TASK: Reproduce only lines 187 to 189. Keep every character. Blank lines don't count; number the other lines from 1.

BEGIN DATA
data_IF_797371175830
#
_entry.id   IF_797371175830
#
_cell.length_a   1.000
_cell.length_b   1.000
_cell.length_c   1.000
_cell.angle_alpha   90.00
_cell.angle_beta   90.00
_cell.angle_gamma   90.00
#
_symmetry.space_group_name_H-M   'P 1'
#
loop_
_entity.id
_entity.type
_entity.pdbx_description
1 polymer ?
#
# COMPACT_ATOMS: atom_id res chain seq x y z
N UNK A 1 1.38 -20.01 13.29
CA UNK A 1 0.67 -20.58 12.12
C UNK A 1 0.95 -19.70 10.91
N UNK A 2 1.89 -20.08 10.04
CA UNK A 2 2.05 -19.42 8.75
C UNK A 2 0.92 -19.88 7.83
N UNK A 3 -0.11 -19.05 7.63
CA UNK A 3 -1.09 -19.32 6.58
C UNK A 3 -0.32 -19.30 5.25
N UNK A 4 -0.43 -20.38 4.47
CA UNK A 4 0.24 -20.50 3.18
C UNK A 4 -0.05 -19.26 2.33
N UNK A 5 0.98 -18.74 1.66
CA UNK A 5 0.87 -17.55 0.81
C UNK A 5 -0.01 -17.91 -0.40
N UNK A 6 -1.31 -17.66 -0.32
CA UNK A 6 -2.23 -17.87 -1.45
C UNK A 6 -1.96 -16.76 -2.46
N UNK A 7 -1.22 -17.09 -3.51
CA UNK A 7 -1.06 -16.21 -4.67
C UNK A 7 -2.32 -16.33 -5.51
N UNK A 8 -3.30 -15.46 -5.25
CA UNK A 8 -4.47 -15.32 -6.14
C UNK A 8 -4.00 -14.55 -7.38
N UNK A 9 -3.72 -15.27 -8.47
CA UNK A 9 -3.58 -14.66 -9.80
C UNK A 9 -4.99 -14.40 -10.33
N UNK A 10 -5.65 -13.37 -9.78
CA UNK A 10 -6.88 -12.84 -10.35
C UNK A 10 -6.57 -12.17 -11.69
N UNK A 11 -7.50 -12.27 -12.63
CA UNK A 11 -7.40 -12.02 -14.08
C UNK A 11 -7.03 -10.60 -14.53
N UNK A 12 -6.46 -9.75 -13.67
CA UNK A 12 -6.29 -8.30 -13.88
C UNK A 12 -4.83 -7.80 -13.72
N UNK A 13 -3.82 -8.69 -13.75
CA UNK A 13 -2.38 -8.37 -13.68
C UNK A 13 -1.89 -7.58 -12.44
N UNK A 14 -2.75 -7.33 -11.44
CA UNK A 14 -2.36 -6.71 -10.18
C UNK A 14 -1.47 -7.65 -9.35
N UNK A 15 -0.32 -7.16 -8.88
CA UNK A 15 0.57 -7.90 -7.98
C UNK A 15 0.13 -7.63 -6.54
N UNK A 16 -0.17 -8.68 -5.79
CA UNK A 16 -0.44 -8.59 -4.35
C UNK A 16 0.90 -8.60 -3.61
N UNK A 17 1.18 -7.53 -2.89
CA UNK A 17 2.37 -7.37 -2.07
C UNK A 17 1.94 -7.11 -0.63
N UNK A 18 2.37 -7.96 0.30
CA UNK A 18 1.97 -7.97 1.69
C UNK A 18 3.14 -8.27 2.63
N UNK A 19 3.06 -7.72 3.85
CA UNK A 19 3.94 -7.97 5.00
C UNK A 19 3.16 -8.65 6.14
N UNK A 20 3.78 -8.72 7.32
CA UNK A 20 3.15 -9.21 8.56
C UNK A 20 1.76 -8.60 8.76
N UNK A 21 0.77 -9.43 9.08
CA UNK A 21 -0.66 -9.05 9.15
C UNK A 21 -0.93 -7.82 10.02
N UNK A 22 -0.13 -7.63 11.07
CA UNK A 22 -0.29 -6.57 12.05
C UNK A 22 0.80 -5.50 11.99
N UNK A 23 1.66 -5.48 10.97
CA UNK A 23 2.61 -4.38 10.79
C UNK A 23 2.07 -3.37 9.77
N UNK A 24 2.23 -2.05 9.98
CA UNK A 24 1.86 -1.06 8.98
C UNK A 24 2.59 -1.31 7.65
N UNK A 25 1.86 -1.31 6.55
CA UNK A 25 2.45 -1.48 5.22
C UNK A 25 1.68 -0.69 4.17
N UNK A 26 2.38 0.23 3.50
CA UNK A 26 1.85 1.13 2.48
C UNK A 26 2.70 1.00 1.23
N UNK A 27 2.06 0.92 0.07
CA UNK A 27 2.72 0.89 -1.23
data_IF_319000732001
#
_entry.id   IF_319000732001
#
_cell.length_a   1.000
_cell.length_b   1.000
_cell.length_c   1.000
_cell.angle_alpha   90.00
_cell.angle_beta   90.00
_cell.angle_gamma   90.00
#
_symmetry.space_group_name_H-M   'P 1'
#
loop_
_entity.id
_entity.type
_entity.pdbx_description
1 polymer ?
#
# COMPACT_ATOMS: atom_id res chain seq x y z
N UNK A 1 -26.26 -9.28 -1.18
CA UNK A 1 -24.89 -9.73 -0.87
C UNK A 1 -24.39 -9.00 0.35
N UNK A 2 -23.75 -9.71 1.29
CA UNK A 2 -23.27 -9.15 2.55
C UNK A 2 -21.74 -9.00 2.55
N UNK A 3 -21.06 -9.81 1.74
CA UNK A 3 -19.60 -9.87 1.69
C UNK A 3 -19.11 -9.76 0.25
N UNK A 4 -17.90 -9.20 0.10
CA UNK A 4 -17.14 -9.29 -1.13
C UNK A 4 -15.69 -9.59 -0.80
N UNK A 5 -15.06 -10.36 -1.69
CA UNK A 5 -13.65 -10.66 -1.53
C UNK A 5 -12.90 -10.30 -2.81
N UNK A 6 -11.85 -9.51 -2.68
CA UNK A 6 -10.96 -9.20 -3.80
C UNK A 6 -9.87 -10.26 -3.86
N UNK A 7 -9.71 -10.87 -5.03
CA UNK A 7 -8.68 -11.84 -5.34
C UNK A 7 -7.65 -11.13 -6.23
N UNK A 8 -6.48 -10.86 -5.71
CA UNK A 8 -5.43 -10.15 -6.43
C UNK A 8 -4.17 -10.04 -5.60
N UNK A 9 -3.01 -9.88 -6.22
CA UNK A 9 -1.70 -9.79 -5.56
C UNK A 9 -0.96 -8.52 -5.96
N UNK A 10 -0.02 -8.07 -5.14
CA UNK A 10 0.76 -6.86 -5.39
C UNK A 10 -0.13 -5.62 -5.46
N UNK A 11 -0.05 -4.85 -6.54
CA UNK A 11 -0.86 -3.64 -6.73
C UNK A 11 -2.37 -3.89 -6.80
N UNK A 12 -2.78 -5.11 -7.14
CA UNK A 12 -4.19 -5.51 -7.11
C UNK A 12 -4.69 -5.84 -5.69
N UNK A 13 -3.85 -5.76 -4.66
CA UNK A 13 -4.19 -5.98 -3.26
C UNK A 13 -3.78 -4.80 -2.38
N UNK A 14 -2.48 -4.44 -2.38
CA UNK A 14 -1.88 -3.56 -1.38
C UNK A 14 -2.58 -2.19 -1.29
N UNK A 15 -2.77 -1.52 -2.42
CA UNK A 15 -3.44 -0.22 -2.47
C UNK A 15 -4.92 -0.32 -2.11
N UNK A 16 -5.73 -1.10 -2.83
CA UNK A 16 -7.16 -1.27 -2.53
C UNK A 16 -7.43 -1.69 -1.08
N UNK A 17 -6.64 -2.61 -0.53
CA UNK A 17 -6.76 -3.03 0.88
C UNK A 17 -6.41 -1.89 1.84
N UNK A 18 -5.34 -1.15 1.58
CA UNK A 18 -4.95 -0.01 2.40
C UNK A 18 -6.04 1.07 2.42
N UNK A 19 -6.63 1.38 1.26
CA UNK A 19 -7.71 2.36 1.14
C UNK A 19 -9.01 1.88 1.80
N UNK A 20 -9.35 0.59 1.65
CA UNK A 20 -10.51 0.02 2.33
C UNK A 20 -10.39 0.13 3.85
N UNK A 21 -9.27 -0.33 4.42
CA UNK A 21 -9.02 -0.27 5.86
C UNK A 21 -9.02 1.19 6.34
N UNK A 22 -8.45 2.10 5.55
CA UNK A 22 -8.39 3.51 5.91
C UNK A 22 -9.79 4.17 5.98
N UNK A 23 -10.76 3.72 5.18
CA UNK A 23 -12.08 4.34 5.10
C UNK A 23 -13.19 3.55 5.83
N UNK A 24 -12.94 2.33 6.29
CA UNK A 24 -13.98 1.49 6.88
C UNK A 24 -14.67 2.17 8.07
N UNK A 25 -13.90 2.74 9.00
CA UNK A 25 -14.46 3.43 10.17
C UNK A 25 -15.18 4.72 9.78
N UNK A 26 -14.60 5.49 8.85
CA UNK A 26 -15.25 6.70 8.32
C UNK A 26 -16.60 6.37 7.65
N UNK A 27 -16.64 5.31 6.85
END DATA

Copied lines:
N UNK A 23 -10.76 3.72 5.18
CA UNK A 23 -12.08 4.34 5.10
C UNK A 23 -13.19 3.55 5.83